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A minimal framework for creating WebPipe blocks (and eventually triggers).


The Block API does 3 things for you:

  • Declare the block metadata like name, description, inputs, and outputs.
  • Provide a function (either synchronous or asynchronous) that implements the block.
  • Start an HTTP server on a specified port, or get a handler for use with a Node.js HTTP server or framework.

The server will automatically handle the WebPipe's OPTIONS request, and parsing/serializing the inputs/outputs before invoking your handler function.


There are three ways to declare the metadata and handler function.

Use the chaining API:

block = new Block()
  .name("Square Root")
  .description("Calculates the Square Root of a number.")
  .input("radicand", "number", "The number we want to find square root for.")
  .output("square_root", "number", "The square root.");

Pass a function to the constructor, which binds the new object to "this" inside the function. This works great with CoffeeScript:

block = new Block ->
  @name "Square Root"
  @description "Calculates the Square Root of a number."
  @input "radicand", "number", "The number we want to find square root for."
  @output "square_root", "number", "The square root."

Pass a standard WebPipe "Block" descriptor to the constructor:

block = new Block({
  "name": "Square Root",
  "description": "Calculates the Square Root of a number.",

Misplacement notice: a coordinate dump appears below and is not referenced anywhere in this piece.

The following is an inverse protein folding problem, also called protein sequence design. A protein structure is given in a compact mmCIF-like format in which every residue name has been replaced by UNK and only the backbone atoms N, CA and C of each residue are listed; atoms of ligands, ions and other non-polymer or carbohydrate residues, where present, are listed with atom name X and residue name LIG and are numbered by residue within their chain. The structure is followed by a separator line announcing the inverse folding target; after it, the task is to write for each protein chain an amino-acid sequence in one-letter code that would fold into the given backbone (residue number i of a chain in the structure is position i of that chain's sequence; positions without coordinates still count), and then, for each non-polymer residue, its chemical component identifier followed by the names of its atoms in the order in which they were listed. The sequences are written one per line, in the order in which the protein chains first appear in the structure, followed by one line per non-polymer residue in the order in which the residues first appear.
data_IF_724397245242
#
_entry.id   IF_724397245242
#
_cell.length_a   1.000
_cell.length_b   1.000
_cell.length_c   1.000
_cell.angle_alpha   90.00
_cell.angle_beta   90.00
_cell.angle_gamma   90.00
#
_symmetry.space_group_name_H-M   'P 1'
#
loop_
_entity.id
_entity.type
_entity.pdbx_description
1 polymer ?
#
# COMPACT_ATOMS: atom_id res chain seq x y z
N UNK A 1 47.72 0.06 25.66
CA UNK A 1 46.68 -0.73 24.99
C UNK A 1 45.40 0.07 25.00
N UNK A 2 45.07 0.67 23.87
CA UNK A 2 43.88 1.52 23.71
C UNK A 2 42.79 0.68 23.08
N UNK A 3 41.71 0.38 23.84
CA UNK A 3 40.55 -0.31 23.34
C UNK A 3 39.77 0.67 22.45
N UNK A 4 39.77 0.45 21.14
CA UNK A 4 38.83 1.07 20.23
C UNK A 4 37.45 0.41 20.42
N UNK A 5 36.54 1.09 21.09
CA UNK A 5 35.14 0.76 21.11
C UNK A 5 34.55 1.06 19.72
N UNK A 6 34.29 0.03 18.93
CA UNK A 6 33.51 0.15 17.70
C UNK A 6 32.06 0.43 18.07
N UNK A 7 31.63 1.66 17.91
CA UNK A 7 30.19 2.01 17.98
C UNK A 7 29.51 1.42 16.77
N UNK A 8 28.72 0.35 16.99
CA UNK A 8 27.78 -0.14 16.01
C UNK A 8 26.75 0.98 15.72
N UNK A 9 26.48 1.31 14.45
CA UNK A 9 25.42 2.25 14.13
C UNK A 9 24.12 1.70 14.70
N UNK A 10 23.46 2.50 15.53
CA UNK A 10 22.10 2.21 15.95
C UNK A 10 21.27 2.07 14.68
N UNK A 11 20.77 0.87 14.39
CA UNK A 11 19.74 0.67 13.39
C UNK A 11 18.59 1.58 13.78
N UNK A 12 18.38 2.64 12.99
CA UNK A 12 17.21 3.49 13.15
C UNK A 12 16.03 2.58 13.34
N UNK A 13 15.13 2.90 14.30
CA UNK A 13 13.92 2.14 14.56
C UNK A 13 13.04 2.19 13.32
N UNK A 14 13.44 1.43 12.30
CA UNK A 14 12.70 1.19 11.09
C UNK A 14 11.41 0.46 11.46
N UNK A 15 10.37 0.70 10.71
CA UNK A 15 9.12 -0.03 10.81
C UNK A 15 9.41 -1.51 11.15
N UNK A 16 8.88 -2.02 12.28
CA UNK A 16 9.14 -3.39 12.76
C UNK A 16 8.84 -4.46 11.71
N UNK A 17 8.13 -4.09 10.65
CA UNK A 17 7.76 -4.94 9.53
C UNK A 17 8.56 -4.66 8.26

"inputs": [{
    "name": "radicand",
    "type": "number",
    "description": "The square root."
  "outputs": [{
    "name": "square_root",
    "type": "number",
    "description": "The square root."


A handler with an inputs argument is added to the block using the handle method:

block.handle(function(inputs) {
  return {
    square_root: Math.sqrt(inputs.radicand)

In this case the return value is used as the outputs object.

Declare the second callback argument to put the block in asynchronous mode. Pass the outputs object to the callback when it's done:

block.handle(function(inputs, callback) {
  setTimeout(function() {
      square_root: Math.sqrt(inputs.radicand)
  }, 1000);


You can start a simple webserver on the specified port using the listen method:


If the port number is omitted it will check process.env for the PORT key, or use 3000 by default:


You can also get a Node.js HTTP server compatible request handler. This is equivalent to the above examples: